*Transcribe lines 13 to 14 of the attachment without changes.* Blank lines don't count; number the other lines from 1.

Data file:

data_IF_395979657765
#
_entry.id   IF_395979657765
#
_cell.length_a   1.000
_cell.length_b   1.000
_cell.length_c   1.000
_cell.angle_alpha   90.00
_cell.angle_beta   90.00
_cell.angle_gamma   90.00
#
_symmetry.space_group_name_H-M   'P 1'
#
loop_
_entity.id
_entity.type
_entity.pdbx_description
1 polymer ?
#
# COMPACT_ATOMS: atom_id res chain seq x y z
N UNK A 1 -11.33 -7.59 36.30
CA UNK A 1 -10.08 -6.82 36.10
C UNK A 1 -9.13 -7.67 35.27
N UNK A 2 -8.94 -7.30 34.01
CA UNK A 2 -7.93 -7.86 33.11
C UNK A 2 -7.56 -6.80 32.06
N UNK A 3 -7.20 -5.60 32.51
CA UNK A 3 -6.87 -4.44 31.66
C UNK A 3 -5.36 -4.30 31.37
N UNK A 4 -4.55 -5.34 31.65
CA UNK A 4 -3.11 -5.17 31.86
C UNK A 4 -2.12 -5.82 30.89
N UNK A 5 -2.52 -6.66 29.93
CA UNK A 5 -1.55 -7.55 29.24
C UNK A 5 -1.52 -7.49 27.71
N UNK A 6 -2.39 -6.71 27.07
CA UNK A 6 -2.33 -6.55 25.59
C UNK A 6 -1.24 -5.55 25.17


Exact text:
#
loop_